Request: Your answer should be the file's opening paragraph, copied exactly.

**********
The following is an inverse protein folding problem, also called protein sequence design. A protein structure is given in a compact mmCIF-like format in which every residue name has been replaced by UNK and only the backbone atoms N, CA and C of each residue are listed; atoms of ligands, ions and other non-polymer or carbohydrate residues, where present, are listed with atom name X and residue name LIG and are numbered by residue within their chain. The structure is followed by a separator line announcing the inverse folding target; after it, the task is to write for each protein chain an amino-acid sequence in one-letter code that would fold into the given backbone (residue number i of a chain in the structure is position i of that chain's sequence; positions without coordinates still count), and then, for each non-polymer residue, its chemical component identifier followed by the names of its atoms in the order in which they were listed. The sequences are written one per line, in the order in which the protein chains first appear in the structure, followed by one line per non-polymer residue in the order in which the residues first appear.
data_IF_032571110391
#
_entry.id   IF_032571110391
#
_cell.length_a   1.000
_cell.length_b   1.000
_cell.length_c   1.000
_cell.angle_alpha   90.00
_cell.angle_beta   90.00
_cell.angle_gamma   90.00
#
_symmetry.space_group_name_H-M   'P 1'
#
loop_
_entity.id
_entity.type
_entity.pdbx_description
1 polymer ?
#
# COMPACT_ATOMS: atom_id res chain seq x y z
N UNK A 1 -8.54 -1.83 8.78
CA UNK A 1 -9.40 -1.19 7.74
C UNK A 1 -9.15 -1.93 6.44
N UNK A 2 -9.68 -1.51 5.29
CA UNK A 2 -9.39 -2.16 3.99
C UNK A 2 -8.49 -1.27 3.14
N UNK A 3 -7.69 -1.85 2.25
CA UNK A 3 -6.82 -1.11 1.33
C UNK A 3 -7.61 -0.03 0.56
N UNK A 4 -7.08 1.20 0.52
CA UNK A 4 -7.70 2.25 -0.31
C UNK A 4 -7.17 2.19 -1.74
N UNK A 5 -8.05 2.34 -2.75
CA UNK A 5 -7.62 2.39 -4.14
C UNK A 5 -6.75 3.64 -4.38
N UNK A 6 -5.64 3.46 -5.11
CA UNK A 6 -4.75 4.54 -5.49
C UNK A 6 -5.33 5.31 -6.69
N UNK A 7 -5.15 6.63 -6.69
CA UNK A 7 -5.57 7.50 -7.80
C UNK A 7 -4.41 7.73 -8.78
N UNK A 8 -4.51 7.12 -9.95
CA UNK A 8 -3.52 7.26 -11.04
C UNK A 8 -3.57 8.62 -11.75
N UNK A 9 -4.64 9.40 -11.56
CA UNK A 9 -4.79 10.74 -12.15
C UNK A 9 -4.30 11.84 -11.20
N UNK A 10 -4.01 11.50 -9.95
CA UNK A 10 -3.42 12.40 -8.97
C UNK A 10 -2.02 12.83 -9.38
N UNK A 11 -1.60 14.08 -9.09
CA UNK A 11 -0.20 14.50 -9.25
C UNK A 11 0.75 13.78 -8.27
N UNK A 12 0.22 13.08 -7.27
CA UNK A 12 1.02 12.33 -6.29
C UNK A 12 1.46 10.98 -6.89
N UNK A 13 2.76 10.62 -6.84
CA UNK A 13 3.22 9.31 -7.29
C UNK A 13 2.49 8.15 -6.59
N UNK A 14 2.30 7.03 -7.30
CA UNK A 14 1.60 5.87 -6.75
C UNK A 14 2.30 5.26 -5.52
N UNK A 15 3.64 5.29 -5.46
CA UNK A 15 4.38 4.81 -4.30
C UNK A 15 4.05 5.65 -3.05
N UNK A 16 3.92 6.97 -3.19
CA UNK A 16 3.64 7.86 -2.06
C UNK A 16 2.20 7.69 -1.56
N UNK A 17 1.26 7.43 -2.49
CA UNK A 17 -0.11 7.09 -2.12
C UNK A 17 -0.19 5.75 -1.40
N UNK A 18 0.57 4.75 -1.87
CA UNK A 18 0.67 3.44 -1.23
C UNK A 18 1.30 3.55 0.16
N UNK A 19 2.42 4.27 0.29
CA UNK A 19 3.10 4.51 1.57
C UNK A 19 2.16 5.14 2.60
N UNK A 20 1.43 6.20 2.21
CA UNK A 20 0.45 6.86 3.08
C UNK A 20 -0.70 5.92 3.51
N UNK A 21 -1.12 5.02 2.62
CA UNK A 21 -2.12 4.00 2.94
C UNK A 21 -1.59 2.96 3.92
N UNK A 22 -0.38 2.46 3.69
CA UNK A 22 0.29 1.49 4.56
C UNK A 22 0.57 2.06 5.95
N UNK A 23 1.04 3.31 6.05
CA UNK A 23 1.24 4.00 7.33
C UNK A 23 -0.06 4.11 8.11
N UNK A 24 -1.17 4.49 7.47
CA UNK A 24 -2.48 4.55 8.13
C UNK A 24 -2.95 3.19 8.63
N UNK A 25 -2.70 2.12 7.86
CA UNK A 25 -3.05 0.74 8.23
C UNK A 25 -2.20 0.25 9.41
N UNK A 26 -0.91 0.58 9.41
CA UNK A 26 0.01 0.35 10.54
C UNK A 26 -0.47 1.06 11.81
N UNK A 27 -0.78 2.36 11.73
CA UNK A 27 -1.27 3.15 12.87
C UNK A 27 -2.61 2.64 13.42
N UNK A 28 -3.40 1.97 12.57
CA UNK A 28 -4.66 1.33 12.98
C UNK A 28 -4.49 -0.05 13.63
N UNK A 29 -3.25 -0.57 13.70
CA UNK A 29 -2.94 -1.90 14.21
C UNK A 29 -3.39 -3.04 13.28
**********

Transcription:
The following is an inverse protein folding problem, also called protein sequence design. A protein structure is given in a compact mmCIF-like format in which every residue name has been replaced by UNK and only the backbone atoms N, CA and C of each residue are listed; atoms of ligands, ions and other non-polymer or carbohydrate residues, where present, are listed with atom name X and residue name LIG and are numbered by residue within their chain. The structure is followed by a separator line announcing the inverse folding target; after it, the task is to write for each protein chain an amino-acid sequence in one-letter code that would fold into the given backbone (residue number i of a chain in the structure is position i of that chain's sequence; positions without coordinates still count), and then, for each non-polymer residue, its chemical component identifier followed by the names of its atoms in the order in which they were listed. The sequences are written one per line, in the order in which the protein chains first appear in the structure, followed by one line per non-polymer residue in the order in which the residues first appear.